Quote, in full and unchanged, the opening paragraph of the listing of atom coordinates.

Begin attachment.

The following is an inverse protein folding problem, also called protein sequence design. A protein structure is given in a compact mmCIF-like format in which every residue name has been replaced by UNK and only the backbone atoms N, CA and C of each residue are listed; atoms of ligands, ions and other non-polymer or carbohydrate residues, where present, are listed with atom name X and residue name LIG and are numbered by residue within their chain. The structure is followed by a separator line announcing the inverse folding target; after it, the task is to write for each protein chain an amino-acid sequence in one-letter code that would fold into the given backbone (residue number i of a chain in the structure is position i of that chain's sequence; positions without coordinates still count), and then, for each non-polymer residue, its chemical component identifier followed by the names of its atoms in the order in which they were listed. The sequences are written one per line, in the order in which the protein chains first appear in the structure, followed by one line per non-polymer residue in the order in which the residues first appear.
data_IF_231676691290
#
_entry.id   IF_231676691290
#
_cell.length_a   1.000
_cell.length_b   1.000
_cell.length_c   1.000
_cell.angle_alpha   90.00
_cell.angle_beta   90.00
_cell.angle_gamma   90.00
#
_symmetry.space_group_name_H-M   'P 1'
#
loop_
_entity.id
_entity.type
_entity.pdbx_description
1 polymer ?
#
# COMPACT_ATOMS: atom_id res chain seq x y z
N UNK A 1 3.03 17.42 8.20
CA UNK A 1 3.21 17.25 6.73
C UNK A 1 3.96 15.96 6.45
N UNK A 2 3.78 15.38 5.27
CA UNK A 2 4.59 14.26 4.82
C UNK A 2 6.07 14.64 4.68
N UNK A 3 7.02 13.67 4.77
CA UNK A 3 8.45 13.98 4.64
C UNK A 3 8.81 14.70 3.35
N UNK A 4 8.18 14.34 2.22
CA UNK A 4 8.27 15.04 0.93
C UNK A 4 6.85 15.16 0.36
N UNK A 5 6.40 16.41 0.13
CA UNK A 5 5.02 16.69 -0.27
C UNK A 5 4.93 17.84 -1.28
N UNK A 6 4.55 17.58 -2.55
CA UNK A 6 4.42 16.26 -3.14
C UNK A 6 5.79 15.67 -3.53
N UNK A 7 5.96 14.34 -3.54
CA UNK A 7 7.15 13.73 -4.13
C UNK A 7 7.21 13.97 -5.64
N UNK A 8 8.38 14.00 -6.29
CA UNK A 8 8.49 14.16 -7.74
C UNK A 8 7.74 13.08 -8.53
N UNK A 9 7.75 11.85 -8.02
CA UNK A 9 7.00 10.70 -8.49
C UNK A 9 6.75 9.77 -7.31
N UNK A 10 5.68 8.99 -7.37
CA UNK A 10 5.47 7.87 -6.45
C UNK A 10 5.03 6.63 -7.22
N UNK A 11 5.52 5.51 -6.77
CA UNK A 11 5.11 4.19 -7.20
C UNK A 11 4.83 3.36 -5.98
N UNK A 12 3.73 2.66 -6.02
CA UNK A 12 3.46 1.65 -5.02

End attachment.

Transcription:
The following is an inverse protein folding problem, also called protein sequence design. A protein structure is given in a compact mmCIF-like format in which every residue name has been replaced by UNK and only the backbone atoms N, CA and C of each residue are listed; atoms of ligands, ions and other non-polymer or carbohydrate residues, where present, are listed with atom name X and residue name LIG and are numbered by residue within their chain. The structure is followed by a separator line announcing the inverse folding target; after it, the task is to write for each protein chain an amino-acid sequence in one-letter code that would fold into the given backbone (residue number i of a chain in the structure is position i of that chain's sequence; positions without coordinates still count), and then, for each non-polymer residue, its chemical component identifier followed by the names of its atoms in the order in which they were listed. The sequences are written one per line, in the order in which the protein chains first appear in the structure, followed by one line per non-polymer residue in the order in which the residues first appear.